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[kuh-mens-muh nt] /kəˈmɛns mənt/
an act or instance of commencing; beginning:
the commencement of hostilities.
the ceremony of conferring degrees or granting diplomas at the end of the academic year.
the day on which this ceremony takes place.
Origin of commencement
1225-75; Middle English < Anglo-French, Old French. See commence, -ment
Related forms
noncommencement, noun
recommencement, noun Unabridged
Based on the Random House Dictionary, © Random House, Inc. 2015.
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Examples from the Web for commencement
Contemporary Examples
Historical Examples
  • At the commencement of the quarrel he had been unarmed, but he had now seized this weapon in self-defence.

    An Old New Zealander T. Lindsay Buick
  • Such was the state of things at the commencement of our story.

    Brave and Bold Horatio Alger
  • It had long been the custom of the seniors to follow the commencement proper with a banquet.

    Hester's Counterpart Jean K. Baird
  • It is now going on seven years since the commencement of this war.

  • The Greek army was destroyed, and this event marks the commencement of the decadence of Athens.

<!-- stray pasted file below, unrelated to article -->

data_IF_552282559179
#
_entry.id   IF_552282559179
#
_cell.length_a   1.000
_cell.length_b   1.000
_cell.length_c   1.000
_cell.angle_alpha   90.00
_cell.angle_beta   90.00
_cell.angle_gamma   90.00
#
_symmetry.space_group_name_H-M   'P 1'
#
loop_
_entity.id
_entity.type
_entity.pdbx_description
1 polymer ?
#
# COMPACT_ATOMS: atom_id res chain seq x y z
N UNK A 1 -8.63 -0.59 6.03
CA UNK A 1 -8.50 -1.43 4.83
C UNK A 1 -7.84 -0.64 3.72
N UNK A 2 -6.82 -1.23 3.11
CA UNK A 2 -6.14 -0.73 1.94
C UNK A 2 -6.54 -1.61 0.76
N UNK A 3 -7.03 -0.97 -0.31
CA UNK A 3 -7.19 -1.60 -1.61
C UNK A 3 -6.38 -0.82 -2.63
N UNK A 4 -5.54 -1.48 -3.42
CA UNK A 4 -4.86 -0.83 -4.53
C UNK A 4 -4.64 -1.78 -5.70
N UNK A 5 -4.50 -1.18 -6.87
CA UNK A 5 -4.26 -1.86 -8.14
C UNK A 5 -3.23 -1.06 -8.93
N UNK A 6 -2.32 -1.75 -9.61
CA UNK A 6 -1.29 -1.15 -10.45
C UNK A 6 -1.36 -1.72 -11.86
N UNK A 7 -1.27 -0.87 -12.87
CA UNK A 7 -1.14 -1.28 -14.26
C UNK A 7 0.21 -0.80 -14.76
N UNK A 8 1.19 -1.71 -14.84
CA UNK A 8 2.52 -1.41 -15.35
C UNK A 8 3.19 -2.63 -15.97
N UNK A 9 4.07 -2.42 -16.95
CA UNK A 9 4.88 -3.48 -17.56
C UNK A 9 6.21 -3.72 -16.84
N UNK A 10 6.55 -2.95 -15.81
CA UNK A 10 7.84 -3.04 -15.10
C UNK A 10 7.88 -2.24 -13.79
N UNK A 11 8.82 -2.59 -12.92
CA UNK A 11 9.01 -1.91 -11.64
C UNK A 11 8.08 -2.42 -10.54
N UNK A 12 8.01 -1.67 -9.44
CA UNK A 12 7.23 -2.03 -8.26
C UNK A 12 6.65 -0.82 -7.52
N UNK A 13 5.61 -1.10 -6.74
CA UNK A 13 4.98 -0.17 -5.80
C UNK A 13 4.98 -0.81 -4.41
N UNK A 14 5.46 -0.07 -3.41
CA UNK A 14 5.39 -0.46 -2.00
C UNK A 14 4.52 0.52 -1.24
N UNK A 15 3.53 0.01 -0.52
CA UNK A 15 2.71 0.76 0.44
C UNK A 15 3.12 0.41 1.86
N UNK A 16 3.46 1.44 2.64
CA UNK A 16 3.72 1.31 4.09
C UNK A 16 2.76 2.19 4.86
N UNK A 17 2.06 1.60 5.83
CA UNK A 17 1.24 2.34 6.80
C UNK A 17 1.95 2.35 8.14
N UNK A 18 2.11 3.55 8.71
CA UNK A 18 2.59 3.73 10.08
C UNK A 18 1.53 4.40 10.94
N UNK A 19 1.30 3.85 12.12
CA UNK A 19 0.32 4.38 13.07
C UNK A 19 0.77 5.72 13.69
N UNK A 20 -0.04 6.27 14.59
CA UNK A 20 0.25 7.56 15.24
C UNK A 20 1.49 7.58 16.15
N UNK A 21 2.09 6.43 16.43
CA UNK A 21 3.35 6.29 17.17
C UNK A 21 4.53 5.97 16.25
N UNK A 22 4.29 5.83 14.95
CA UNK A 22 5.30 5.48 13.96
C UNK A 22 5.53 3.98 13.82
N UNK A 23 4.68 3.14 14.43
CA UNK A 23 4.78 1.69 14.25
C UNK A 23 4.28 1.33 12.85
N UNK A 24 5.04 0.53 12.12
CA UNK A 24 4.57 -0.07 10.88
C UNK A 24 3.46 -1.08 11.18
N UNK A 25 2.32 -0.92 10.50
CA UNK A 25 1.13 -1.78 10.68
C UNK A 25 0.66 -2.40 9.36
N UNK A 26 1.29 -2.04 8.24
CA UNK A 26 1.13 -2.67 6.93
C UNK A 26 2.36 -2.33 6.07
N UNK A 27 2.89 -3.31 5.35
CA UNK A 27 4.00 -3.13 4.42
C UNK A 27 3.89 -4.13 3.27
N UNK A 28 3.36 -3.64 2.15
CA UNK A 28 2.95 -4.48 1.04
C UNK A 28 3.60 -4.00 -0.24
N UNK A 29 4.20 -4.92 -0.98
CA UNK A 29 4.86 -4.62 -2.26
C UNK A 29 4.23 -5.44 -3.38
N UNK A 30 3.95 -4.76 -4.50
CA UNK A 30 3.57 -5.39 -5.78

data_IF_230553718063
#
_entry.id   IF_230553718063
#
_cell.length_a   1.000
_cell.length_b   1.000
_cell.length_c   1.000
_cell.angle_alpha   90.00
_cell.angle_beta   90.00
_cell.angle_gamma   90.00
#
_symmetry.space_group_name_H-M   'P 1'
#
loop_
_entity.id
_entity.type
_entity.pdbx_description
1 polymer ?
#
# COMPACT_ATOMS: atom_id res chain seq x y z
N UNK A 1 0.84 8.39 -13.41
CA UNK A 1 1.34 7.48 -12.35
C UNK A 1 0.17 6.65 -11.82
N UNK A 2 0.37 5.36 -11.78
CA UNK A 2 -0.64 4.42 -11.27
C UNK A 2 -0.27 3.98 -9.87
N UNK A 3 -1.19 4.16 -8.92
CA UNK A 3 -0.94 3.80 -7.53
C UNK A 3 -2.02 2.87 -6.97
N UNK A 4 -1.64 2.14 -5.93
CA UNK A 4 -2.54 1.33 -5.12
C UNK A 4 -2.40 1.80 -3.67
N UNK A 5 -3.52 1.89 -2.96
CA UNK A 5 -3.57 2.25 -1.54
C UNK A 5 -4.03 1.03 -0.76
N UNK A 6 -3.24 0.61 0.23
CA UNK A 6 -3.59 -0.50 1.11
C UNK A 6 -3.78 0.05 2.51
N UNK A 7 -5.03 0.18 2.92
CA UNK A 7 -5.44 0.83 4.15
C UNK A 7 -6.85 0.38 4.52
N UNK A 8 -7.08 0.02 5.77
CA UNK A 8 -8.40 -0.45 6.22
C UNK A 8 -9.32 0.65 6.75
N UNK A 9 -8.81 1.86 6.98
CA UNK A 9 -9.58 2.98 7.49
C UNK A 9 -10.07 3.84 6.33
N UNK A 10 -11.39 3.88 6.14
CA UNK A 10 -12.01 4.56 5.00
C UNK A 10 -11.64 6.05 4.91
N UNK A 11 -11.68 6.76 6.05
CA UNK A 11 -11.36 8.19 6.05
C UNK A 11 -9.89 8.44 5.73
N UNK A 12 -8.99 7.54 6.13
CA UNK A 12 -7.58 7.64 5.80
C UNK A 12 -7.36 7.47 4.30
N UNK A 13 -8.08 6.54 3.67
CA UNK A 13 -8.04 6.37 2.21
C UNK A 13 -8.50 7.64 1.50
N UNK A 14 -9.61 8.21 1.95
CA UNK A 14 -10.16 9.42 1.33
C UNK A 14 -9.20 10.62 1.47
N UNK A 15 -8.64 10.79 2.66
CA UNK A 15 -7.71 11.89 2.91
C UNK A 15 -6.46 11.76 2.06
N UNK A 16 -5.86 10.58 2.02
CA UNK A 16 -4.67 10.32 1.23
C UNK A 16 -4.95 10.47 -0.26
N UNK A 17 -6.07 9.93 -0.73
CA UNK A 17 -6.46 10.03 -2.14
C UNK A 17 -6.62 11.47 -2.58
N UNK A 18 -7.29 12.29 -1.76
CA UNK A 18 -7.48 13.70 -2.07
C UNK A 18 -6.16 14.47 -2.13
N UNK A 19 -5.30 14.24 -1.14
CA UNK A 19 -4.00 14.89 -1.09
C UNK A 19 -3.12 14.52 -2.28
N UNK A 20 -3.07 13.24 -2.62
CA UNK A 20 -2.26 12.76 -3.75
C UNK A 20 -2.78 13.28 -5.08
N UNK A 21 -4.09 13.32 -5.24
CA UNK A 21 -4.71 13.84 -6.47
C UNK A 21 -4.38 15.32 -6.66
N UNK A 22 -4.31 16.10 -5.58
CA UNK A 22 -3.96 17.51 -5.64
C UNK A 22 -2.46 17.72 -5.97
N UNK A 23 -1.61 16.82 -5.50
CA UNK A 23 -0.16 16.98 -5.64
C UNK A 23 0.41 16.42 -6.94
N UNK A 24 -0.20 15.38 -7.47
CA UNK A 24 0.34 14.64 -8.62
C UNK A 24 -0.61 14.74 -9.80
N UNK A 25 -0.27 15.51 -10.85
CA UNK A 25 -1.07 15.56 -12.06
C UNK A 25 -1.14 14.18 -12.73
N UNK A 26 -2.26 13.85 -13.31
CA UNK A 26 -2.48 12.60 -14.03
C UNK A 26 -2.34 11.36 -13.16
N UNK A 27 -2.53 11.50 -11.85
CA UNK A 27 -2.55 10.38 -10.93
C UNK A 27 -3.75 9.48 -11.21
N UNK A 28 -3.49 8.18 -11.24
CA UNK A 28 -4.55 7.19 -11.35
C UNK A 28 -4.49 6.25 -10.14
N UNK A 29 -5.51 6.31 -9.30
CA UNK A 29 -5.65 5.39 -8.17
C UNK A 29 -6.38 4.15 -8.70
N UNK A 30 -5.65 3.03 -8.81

Astronomy for Amateurs Camille Flammarion
British Dictionary definitions for commencement


the beginning; start
  1. (US & Canadian) a ceremony for the presentation of awards at secondary schools
  2. (US) a ceremony for the conferment of academic degrees
Collins English Dictionary - Complete & Unabridged 2012 Digital Edition
© William Collins Sons & Co. Ltd. 1979, 1986 © HarperCollins
Publishers 1998, 2000, 2003, 2005, 2006, 2007, 2009, 2012
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Word Origin and History for commencement

late 13c., "beginning," from Old French comencement "beginning, start" (Modern French commencement), from comencier (see commence). Meaning "school graduation ceremony" attested by 1850, American English. (Sense "entrance upon the privileges of a master or doctor in a university" is from late 14c.)

I know what you are thinking of -- the class members grouped in a semicircle on the stage, the three scared boys in new ready-made black suits, the seventeen pretty girls in fluffy white dresses (the gowns of the year), each senior holding a ribbon-tied manuscript bulging with thoughts on "Beyond the Alps Lies Italy," "Our Ship is Launched -- Whither Shall it Sail?" and similar topics. [Charles Moreau Harger, "The Real Commencement," "New Outlook," May 8, 1909]

Online Etymology Dictionary, © 2010 Douglas Harper
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